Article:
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The Brief: Oct. 3, 2011

Rick Perry, steadying himself after taking a pummeling last week on immigration, has again been knocked off balance.

Gov. Rick Perry during his final speech at The Response at Reliant Stadium on Aug. 6, 2011

The Big Conversation:

Rick Perry, steadying himself after taking a pummeling on immigration, has again been knocked off balance.

Back on the campaign trail in New Hampshire over the weekend, Perry unveiled a more nuanced response to conservative critics who have attacked him for supporting a Texas law that extended in-state tuition to the children of illegal immigrants. On Saturday, Perry, who said at a recent GOP debate that opponents of the tuition break "don't have a heart," defended his record on immigration and said the federal government had forced the state accommodate such students. “Are we going to kick these young people over to the curb and say you cannot have access to college?" Perry said. "Because the fact of the matter is there is no way that they could pay the out-of-state tuition.’’

But on Sunday, a Washington Post report put the governor and his campaign back on the defensive over an uncomfortable issue for virtually any campaign: race. 

The Post reported that Perry, early in his political career, had hosted friends and fellow lawmakers at a West Texas hunting camp known by a name that had been painted on a rock at the camp's entrance: Niggerhead. Several sources said they had seen the name on the rock as recently as the 1990s. Another, a former ranch worker, claimed to have seen it in 2008.

Perry called the word an "offensive name that has no place in the modern world" but said his mother and father had painted over the rock in the early 1980s, soon after Perry's father had leased the land. "This occurred after I paid a visit to the property with a friend and saw the rock with the offensive word," Perry, who later leased the property, wrote in response to two rounds of detailed questions from the Post. "After my visit I called my folks and mentioned it to them, and they painted it over during their next visit.”

On Sunday, Herman Cain, one of Perry's competitors for the Republican nomination, seized on the story. “There isn’t a more vile, negative word than the N-word,” Cain said on Fox News Sunday. “And for him to leave it there as long as he did before he painted over it, it’s just plain insensitive to a lot of black people in this country.”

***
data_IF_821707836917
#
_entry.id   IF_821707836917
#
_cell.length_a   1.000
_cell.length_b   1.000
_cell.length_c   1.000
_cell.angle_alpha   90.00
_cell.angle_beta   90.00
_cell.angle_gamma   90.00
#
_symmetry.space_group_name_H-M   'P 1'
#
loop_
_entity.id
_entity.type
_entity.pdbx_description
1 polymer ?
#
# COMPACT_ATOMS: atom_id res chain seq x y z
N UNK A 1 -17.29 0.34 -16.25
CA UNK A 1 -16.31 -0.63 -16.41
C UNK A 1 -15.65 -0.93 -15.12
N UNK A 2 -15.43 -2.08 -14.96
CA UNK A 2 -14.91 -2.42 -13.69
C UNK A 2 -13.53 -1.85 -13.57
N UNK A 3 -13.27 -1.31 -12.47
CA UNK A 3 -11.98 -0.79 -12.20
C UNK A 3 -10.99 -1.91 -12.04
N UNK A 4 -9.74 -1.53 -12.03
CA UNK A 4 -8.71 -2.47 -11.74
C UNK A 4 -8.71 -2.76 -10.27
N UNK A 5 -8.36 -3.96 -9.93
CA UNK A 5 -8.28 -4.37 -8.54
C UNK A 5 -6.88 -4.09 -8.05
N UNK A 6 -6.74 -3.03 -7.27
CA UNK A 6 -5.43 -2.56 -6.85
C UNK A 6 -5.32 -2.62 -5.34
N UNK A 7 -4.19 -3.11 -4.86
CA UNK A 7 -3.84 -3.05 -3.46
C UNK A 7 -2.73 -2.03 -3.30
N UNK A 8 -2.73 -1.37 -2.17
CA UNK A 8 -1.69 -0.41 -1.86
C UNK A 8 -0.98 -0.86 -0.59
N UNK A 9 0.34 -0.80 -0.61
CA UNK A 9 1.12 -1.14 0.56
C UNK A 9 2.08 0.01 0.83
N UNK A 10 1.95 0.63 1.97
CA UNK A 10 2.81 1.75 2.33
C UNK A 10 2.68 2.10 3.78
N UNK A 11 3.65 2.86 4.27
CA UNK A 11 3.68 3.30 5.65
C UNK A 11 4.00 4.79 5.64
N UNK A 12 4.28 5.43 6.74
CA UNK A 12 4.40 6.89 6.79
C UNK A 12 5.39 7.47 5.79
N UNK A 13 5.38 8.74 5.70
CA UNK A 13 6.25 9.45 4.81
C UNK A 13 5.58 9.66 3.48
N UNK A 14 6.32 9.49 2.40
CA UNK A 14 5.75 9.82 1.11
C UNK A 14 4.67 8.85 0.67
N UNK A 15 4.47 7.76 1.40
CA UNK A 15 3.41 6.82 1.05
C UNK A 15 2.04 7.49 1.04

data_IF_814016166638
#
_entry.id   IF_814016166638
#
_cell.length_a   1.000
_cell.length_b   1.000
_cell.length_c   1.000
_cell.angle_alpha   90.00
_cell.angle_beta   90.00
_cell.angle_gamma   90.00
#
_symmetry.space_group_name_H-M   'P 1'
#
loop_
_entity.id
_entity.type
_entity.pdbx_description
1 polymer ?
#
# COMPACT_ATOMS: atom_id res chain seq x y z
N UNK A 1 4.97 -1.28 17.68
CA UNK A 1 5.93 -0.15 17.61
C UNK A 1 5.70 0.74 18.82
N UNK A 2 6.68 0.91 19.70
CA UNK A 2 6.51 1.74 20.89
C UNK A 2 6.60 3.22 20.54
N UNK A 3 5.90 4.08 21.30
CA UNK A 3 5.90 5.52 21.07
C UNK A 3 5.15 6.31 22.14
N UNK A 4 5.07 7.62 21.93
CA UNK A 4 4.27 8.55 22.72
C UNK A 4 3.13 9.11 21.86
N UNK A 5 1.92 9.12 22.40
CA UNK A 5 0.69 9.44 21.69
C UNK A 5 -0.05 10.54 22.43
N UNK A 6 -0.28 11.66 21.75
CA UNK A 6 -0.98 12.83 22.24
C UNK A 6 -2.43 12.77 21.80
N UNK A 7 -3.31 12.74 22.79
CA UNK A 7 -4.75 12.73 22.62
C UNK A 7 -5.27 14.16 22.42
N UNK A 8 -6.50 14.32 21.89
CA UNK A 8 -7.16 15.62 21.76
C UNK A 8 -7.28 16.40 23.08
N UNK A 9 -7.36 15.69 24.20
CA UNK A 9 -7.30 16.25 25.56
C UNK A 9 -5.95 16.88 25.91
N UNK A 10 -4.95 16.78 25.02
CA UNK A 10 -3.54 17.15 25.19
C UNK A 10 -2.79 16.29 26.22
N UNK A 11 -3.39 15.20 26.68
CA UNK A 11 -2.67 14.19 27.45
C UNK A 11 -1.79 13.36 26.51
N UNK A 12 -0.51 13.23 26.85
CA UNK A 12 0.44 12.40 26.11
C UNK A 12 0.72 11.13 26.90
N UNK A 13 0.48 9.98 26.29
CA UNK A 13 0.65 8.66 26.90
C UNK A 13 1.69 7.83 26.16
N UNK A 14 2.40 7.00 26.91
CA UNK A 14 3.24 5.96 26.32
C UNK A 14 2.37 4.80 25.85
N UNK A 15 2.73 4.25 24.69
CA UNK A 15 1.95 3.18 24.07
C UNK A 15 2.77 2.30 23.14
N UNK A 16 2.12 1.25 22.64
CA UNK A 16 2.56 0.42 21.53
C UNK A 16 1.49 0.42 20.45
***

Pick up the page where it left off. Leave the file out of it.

The Perry camp disputed Cain's — and the story's — claims that the governor had been slow to remove the rock. "Mr. Cain is wrong about the Perry family's quick action to eliminate the word on the rock, but is right the word written by others long ago is insensitive and offensive," said spokesman Ray Sullivan. "That is why the Perrys took quick action to cover and obscure it."

As the Post, which has since defended the veracity of its reporting, notes, "How, when or whether he dealt with it when he was using the property is less clear and adds a dimension to the emerging biography of Perry."

Culled:

  • While campaigning in New Hampshire over the weekend, Rick Perry suggested that he would consider sending American troops into Mexico to keep cartel-related violence from spilling over into the U.S. “It may require our military in Mexico,” Perry said of the violence in Mexico. The governor's comment drew immediate skepticism. "It’s almost as sensitive as saying U.S. troops should go over the border into Pakistan," Michael O’Hanlon, a defense policy expert with the Brookings Institution, told The Washington Post.
  • A federal panel in San Antonio announced Friday that it would begin drawing interim redistricting maps to keep the March primaries on track, according to the San Antonio Express-News. The panel's maps will take effect if a D.C. federal district court, set to decide on whether the current plans violate minority voting-rights standards, fails to act on time.
  • The New York Times on Saturday reported that repairs to thousands of homes damaged by Hurricane Ike in 2008 have been repeatedly slowed by the state of Texas, which has paid out only 10 percent of the $3.1 billion in federal aid that it has received. “Had our department been dealing directly with HUD like we do on millions and millions of dollars every year, and not had to go through this state housing agency up in Austin, we would have been finished and have had all the homes repaired and built two years ago," said David Turkel, the director of the Harris County Community Services Department.
  • The Trib's Brandi Grissom reported over the weekend on the bitter, protracted battle over same-sex health benefits that has divided El Paso, a city that has long prided itself as a Democratic stronghold.

"I don't actually know where [Chris Christie] is on abortion and guns and things like that, but there may be people on the conservative side who have problems with that."Dave Carney, Rick Perry's top political strategist, to The Associated Press on the New Jersey governor, who's said to be seriously considering entering the presidential race

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